By Daniel Langhorne, Special to the Independent
The Laguna Beach City Council approved Tuesday a $951,000 regrading of soil on a city-owned hilltop property that city officials say will prevent a potential debris slide during heavy rains into the Boys & Girls Club and Sawdust Festival grounds.
In August 2017, the city purchased the 1.9-acre parcel at 1199 Lewellyn Drive, which hosted a single-family home until the property burned in the 1982 Laguna Beach Fire. The city plans to plant native plants on the property after regrading it in a way that will allow water to run off in a safer manner.
“We have a relatively narrow window in which to commence and complete the grading before likely rain events that could, in fact, cause the transmission of this uncompacted [soil] downslope,” said Bob Burnham, community recovery coordinator for Laguna Beach.
The Lewellyn Drive property has been plagued by legal troubles for years.
Randy Song, of La Mirada, purchased the property in 2010 for $685,000 with a plan to build a new home. At the time, however, the city said Song needed to rebuild an existing road to make it accessible to fire trucks.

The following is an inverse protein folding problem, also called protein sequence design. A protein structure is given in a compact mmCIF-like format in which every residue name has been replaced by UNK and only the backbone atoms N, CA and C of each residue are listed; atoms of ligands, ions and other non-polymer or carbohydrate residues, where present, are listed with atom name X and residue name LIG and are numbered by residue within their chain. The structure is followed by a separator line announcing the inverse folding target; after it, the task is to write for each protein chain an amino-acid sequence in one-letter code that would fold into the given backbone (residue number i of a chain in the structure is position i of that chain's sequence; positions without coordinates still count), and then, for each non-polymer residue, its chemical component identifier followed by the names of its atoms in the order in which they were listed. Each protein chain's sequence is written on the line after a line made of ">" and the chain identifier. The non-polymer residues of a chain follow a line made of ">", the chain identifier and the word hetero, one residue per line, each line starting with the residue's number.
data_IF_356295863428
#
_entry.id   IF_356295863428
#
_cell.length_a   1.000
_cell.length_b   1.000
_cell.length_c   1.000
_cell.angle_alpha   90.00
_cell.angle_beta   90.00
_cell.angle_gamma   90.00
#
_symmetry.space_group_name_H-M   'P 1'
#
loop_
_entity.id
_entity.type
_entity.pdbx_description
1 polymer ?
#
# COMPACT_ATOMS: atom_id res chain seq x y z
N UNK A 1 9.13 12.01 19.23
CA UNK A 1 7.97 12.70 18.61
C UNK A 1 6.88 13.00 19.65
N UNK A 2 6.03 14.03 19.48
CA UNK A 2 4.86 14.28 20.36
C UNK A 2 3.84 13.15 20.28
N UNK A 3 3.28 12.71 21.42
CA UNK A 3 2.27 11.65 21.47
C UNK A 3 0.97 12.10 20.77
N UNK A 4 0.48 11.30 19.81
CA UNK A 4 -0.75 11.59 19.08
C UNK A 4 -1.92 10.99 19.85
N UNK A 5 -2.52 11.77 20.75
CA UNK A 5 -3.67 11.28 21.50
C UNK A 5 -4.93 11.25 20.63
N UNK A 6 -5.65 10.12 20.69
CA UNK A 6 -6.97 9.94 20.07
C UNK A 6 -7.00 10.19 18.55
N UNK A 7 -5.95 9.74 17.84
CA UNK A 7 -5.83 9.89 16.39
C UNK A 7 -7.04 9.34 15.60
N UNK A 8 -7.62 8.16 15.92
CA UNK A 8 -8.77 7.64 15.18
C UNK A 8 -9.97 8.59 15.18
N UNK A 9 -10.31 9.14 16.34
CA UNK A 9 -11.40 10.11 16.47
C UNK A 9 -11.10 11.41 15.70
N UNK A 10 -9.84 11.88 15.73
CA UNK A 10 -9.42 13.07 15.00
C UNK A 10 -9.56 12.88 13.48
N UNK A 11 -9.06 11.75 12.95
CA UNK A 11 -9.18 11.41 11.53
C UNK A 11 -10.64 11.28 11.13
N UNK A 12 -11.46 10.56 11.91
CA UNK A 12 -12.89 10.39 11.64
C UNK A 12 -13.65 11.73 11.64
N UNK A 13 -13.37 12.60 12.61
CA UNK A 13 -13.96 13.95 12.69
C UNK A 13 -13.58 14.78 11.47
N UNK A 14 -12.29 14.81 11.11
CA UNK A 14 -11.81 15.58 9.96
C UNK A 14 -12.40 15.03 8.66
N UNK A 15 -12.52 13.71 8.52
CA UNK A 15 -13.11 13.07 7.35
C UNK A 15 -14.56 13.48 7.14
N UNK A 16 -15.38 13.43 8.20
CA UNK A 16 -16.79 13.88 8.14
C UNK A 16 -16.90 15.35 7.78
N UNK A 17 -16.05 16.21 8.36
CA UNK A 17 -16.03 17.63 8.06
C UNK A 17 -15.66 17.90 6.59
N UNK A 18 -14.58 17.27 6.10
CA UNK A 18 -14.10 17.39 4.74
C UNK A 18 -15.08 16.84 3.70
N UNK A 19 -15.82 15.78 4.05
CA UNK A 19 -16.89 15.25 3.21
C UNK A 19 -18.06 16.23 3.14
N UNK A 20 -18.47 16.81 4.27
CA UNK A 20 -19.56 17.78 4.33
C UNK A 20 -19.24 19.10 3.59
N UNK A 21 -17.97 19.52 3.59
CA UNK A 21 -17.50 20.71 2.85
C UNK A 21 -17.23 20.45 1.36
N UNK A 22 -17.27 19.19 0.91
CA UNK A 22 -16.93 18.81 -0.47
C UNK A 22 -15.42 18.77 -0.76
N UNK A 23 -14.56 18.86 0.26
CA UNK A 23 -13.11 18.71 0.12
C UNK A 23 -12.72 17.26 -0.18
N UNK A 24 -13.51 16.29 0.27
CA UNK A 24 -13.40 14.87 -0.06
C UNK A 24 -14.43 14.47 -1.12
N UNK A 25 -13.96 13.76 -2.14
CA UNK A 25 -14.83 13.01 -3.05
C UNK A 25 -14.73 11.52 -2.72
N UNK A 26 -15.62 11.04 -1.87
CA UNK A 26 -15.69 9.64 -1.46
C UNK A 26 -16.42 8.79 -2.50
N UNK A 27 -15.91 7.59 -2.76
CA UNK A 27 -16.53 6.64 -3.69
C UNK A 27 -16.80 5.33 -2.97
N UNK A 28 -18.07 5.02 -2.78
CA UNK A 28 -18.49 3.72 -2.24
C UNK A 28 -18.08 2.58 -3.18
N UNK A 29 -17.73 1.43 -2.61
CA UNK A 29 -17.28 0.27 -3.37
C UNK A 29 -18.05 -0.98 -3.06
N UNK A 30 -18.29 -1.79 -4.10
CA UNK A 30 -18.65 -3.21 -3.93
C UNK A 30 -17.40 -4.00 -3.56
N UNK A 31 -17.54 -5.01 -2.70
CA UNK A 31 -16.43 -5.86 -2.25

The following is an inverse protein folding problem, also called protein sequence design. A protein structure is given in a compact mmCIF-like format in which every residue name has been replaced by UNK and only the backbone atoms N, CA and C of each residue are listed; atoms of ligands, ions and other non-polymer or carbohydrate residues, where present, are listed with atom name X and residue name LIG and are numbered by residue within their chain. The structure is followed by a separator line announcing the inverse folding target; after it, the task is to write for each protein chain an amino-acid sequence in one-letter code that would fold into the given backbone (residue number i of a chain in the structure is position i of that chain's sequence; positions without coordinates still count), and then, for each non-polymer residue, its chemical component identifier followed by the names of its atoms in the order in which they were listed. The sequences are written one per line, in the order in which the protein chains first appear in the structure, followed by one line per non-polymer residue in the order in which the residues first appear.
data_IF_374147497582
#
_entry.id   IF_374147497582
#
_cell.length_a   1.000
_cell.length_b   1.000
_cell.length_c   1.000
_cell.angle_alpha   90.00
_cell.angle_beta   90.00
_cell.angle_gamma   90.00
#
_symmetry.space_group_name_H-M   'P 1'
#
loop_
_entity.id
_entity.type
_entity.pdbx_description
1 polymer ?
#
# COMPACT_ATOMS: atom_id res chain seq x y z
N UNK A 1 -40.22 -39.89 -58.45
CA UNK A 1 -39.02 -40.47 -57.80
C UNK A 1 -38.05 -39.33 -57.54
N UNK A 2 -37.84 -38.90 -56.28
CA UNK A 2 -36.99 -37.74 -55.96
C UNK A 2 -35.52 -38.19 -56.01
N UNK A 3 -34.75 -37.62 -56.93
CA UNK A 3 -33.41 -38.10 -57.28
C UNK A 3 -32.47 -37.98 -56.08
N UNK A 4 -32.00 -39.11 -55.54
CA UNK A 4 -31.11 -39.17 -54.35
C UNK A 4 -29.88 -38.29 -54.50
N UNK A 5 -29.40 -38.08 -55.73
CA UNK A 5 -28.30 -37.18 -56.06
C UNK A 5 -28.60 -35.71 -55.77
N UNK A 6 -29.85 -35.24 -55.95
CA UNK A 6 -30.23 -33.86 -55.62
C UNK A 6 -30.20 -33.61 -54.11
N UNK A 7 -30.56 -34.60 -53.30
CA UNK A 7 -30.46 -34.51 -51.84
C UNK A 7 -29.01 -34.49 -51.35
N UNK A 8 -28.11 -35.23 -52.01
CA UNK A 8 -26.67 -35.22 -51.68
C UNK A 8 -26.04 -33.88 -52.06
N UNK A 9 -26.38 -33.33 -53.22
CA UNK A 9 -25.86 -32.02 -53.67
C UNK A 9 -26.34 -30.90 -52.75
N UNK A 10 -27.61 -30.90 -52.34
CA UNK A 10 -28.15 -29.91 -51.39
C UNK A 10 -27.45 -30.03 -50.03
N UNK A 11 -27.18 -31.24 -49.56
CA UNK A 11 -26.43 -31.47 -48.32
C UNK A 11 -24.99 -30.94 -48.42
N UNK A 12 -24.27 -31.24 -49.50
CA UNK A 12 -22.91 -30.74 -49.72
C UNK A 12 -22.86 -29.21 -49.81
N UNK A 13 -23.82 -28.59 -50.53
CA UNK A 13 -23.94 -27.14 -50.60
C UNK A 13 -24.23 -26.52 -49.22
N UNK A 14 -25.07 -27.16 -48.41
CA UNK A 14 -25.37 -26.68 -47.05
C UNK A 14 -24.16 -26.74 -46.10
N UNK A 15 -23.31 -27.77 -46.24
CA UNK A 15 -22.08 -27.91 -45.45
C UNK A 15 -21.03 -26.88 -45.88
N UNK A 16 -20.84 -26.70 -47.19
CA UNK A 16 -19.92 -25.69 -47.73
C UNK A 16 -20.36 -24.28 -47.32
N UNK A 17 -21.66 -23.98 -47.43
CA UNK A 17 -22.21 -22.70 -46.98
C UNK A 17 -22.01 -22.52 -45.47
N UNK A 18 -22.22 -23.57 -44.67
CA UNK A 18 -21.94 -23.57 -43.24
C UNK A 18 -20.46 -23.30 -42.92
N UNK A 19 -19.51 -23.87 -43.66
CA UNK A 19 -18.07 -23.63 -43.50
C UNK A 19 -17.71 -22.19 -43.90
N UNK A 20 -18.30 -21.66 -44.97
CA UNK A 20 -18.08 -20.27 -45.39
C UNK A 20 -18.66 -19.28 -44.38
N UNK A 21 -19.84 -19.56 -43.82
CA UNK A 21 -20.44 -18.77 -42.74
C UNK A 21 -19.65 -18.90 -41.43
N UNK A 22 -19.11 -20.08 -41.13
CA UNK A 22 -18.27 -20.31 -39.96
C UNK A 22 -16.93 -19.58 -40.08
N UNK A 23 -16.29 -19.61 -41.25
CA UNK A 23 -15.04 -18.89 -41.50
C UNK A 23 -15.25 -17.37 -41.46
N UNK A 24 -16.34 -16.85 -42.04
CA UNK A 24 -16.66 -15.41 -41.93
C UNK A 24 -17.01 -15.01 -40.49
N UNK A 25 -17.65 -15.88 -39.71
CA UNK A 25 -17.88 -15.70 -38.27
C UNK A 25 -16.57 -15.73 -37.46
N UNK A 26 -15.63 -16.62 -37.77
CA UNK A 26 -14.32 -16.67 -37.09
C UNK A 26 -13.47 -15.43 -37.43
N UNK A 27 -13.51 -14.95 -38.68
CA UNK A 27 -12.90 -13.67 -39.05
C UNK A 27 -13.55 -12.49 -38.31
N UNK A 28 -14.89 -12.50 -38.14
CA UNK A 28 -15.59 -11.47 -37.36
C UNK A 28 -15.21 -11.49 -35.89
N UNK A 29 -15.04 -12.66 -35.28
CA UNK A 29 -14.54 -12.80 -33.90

The new road’s price tag was estimated at $2 million and Song instead decided to sue the city for $6 million in October 2015. That case was eventually settled when Laguna Beach and Song reached a deal for the city to purchase the land.
An adjacent property owner who spoke at Tuesday’s council meeting said she was supportive of the city’s plan to regrade the Lewellyn property but was still concerned the city hasn’t addressed how water runs off of Skyline Drive. She added that the road appears to have drains that don’t go anywhere, so water instead shoots down the canyon.
Laguna Beach City Manager John Pietig said the neighbor’s concerns about Skyline Drive fell out of the scope of the Lewellyn Drive project.
“I understand the concern, but really what we’re doing doesn’t exacerbate the condition at all at Skyline but certainly improves the condition of the existing property,” Pietig said.
After having a geotechnical firm investigate the extent of uncompacted soil on the site, the regrading portion of the project is expected to take nine to 10 weeks—about twice as long as the city’s engineers initially expected. In light of this change, city staffers brought their proposal to regrade the Lewellyn Drive property to the City Council on Tuesday so construction would not be delayed or complicated by winter rains.
Once the property is returned to its natural state, the city will closely monitor the site for at least two years.